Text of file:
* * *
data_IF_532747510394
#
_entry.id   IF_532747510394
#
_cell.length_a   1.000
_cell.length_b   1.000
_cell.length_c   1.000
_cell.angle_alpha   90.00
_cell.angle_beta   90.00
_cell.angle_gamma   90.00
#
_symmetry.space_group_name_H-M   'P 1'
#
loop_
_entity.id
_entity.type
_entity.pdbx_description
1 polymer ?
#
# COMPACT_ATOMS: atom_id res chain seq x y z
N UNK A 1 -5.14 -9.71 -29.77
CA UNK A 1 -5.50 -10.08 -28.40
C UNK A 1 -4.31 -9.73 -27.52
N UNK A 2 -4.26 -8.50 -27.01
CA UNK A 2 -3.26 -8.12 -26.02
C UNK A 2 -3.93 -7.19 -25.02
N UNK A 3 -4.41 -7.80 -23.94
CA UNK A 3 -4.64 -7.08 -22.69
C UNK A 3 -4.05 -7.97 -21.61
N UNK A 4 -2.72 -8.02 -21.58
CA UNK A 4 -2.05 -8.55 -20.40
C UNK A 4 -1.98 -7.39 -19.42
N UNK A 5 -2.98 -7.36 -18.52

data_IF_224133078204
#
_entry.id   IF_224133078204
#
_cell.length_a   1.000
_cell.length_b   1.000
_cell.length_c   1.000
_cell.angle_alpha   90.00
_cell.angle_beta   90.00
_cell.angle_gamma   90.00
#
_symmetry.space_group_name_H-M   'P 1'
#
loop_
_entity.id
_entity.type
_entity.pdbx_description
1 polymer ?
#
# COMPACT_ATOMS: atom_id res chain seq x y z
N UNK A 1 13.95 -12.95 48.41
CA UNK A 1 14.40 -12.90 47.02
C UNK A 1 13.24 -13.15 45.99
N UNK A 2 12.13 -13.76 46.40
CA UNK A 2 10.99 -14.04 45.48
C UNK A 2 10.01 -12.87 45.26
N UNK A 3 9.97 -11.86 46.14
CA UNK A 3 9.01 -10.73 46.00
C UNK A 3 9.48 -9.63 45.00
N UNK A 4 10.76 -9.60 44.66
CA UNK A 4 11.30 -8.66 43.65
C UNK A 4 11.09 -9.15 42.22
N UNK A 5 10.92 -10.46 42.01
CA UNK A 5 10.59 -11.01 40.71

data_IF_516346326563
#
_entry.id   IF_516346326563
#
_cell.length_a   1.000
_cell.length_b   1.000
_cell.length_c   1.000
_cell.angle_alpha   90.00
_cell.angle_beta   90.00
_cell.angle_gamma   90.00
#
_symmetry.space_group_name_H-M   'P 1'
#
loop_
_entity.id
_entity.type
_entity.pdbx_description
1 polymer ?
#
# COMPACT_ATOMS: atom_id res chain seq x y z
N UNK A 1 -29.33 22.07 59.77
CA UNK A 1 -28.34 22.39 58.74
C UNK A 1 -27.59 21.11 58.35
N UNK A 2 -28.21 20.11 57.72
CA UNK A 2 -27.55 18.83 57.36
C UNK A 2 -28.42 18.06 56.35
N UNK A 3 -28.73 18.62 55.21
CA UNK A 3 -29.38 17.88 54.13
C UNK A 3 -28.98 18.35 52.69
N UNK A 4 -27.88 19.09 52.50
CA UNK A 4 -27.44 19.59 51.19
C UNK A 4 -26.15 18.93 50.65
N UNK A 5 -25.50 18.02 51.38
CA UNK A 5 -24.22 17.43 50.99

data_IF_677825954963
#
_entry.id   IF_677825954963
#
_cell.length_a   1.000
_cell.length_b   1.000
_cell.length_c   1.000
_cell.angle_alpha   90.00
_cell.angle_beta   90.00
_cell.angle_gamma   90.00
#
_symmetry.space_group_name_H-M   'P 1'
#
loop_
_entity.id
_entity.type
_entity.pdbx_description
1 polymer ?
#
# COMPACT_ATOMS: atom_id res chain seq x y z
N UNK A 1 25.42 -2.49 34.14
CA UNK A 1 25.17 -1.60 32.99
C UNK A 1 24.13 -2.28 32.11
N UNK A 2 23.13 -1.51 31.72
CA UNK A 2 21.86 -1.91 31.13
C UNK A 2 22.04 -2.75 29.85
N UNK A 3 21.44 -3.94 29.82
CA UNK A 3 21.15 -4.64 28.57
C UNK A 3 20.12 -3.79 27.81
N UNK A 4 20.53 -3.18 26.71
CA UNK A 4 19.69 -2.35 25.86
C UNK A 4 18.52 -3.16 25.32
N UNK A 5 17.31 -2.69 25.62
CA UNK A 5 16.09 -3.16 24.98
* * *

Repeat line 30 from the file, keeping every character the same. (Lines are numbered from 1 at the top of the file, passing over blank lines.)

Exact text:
N UNK A 4 -2.72 -8.02 -21.58